An expandable (i.e. consumable) pattern, usually made of wax, is produced through an “Injection Press” by forcing hot pasty wax at high pressure into a metallic mould called a die.
Disposable Wax Patterns are produced by Injecting Wax in the Dies. These Wax Patterns are positive models of the part intended for casting and reflect the precise geometry of the finished parts. Multiple numbers of Wax Patterns are made, connected and assembled by ‘gates’ to Wax spruce to form a tree or cluster.
The Wax assembly is dipped into refractory slurry. The Assembly after a such wet dip is coated with refractory grains, called “Stucco”.
A number of coats are given with a time of 6 to 8 hour to let the coat dry. The whole process can take upto five days though can be speeded up if required by using special chemicals.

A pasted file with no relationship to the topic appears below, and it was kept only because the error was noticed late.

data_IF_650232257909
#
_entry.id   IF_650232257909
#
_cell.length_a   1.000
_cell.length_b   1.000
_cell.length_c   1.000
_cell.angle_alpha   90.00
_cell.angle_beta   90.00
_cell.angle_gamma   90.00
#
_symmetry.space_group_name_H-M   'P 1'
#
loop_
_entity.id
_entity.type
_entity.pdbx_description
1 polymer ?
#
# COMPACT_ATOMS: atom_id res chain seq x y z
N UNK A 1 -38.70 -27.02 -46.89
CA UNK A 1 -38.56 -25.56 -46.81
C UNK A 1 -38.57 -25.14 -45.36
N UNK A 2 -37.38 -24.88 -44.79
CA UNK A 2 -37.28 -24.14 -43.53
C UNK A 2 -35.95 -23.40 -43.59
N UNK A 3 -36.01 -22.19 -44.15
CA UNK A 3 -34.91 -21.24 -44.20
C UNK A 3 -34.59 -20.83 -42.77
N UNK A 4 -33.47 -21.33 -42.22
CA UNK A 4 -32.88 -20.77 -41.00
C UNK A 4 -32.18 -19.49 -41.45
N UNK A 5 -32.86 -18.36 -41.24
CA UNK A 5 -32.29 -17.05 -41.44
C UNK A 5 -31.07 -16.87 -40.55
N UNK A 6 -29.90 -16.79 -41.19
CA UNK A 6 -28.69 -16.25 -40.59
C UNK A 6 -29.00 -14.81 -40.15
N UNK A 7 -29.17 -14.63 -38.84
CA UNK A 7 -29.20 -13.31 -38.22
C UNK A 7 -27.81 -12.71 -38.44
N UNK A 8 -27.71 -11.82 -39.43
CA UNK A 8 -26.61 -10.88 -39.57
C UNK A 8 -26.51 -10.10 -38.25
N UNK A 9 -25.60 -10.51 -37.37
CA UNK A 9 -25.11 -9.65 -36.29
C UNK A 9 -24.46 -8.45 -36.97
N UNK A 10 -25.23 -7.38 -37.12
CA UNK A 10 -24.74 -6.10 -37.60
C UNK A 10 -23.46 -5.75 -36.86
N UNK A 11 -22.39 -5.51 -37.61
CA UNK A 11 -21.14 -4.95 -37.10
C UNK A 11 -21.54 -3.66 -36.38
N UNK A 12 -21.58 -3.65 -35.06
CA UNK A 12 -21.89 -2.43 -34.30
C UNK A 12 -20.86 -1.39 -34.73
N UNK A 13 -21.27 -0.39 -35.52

This process is done in Temperature and Humidity controlled rooms, to achieve best dimensional accuracy and excellent surface finish.
This process is invested or covered with refractory layers, it will be dried and thereafter the wax inside the Assembly automatically removed by melting inside a steam autoclave. As the wax gets removed, and in the past it was “lost” by burning off, this process of casting is also called to “Lost Wax Process”.
The ceramic moulds are baked at temperature ranging from 900⁰ C to 1150⁰C depending on the geometry and size of the casting. The molten metal is then poured in the baked ceramic moulds for filling of the entire moulds cavity.
When the metal has cooled and solidified, the ceramic shell is broken off by vibration or by water blasting. The parts are cut away from the central spruce using a high speed abrasive cutter or conventional engineering method. Then send for the Heat Treatment as per the material specifications.
Heat Treatment graph cycles are recorded and documented.